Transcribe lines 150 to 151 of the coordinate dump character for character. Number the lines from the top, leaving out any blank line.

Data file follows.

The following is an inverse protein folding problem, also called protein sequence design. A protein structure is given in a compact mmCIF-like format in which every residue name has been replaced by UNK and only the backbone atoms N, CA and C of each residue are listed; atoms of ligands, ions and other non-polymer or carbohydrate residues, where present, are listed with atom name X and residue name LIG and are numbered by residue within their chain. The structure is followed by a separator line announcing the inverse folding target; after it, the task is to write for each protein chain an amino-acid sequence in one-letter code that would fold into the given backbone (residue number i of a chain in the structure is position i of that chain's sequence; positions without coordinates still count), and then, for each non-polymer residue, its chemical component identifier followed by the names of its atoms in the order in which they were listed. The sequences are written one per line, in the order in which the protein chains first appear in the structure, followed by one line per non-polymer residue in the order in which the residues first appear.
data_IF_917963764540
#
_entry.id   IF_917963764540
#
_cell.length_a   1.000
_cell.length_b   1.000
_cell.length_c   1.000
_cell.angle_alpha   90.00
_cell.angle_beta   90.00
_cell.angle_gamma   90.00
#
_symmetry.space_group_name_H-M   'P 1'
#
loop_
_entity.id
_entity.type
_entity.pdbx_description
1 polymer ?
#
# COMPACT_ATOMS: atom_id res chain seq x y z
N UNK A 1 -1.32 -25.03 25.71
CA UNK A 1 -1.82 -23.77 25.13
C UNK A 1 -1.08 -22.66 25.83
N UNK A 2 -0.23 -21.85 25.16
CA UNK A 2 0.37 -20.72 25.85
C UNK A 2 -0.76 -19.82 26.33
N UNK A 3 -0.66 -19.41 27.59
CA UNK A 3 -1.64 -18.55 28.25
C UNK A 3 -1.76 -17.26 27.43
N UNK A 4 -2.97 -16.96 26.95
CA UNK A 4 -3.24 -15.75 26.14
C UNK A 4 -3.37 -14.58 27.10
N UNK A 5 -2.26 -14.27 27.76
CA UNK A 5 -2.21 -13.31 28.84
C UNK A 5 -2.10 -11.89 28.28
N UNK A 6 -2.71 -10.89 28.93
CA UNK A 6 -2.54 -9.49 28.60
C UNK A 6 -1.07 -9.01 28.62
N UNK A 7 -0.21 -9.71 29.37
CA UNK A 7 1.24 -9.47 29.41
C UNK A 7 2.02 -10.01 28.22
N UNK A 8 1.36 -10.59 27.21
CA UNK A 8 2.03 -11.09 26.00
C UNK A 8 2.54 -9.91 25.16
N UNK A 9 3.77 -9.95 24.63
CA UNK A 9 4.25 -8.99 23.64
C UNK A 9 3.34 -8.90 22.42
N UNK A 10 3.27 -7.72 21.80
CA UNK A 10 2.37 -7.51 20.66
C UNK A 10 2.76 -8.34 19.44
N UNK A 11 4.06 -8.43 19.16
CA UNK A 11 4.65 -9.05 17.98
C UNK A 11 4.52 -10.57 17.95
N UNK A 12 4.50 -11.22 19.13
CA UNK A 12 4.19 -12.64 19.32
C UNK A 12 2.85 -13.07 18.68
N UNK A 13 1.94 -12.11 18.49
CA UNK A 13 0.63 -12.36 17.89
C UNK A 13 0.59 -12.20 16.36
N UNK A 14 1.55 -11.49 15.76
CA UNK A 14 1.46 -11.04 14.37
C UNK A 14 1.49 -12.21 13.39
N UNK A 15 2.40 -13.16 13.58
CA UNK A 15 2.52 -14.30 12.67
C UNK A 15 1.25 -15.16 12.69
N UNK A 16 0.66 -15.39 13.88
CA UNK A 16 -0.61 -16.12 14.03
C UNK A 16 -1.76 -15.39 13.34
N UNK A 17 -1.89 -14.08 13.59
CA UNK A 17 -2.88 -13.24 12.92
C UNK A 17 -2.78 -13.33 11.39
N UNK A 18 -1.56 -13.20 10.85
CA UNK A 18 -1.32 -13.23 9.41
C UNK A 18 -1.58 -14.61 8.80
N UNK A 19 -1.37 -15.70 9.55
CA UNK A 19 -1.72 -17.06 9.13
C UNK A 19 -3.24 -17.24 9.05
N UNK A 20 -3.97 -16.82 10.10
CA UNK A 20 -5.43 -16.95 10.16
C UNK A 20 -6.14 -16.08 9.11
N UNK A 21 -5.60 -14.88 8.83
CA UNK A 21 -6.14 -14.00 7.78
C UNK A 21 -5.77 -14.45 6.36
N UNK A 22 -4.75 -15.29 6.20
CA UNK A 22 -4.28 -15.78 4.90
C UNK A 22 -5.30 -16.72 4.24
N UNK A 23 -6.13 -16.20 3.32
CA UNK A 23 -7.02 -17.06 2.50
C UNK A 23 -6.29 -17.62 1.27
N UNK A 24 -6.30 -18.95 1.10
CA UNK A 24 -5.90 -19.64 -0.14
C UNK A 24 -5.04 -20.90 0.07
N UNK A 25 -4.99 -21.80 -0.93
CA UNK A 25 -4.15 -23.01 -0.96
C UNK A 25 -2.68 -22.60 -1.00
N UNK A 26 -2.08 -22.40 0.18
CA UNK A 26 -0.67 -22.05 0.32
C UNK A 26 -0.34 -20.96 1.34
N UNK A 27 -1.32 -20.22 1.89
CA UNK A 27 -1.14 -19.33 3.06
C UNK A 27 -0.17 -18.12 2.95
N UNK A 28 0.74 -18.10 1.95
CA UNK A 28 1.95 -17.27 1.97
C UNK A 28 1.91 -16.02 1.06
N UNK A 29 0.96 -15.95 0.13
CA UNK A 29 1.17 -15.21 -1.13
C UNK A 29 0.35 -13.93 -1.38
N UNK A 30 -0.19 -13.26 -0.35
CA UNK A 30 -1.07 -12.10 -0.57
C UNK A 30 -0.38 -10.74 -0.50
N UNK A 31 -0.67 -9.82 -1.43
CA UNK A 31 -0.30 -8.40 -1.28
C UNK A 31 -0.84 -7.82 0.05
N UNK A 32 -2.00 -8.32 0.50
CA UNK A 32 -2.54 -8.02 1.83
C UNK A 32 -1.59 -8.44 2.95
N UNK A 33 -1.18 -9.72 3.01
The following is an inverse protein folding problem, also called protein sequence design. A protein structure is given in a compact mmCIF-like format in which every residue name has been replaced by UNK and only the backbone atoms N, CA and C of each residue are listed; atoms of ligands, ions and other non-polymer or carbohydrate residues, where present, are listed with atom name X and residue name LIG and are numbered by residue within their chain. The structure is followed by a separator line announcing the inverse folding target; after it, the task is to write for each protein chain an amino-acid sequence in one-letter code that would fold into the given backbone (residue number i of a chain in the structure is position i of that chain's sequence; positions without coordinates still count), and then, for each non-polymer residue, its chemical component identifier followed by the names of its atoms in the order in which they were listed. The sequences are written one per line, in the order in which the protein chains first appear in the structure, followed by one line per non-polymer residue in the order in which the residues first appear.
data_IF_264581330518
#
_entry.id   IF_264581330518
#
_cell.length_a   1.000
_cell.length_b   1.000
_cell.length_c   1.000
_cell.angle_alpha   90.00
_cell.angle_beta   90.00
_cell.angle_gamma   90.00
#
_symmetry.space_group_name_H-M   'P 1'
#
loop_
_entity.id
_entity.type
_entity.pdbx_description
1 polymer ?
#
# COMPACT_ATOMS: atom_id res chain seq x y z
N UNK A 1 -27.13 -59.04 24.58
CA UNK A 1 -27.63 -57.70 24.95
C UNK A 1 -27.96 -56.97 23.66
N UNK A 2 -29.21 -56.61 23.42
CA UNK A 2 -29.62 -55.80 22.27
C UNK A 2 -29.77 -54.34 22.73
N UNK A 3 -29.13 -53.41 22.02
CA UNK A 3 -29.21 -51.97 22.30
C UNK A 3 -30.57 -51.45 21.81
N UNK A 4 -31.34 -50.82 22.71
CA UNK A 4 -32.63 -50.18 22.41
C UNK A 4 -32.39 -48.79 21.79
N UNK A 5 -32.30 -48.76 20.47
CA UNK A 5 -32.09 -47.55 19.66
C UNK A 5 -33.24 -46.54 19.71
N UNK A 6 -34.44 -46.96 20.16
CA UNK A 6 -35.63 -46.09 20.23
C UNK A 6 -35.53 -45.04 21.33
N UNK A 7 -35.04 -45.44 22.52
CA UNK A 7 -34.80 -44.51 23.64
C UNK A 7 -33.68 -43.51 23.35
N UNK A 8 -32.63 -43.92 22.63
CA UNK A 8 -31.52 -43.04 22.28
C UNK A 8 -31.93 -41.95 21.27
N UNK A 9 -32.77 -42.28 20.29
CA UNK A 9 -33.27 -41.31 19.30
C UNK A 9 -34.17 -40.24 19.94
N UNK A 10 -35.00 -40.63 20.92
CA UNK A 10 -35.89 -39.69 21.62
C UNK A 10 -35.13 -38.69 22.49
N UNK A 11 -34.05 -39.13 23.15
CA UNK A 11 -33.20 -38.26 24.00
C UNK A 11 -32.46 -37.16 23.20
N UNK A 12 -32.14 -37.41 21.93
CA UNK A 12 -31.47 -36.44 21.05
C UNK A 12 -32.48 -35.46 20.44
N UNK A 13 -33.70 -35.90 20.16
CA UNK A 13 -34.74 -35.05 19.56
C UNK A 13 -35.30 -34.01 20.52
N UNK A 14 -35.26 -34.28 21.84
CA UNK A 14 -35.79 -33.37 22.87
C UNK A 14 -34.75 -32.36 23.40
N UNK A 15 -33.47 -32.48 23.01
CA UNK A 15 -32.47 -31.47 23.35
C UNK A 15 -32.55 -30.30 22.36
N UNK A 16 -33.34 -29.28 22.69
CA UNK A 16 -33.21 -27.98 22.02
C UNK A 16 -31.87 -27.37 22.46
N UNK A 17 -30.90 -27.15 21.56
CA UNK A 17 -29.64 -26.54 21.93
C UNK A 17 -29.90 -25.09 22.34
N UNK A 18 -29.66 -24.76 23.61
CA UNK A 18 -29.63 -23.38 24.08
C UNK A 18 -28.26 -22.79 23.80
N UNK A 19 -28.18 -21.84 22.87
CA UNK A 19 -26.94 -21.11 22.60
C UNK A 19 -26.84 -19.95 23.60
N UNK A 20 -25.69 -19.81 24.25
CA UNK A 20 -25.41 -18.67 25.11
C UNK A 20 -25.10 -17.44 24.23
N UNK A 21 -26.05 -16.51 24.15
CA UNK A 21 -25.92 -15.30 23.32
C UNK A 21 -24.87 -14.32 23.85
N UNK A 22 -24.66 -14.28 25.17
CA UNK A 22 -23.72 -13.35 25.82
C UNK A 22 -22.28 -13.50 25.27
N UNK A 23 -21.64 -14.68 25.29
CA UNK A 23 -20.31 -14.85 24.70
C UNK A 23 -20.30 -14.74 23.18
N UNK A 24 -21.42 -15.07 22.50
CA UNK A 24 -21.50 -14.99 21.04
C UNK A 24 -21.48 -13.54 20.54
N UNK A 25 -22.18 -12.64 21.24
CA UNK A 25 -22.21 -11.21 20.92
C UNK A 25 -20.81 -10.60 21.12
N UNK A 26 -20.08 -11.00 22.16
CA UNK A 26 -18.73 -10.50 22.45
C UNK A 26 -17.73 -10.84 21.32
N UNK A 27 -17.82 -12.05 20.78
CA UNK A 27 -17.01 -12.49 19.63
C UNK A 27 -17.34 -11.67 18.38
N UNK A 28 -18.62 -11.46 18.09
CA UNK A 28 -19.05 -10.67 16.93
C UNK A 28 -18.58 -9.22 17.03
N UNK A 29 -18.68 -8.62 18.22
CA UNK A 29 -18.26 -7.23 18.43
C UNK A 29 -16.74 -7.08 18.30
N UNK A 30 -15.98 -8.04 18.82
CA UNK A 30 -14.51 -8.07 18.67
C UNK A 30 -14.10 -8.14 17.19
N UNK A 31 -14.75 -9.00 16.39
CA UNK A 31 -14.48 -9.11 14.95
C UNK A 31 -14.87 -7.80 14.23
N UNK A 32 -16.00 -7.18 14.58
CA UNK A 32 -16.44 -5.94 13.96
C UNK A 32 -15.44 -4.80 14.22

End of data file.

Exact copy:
CA UNK A 4 -32.63 -50.18 22.41
C UNK A 4 -32.39 -48.79 21.79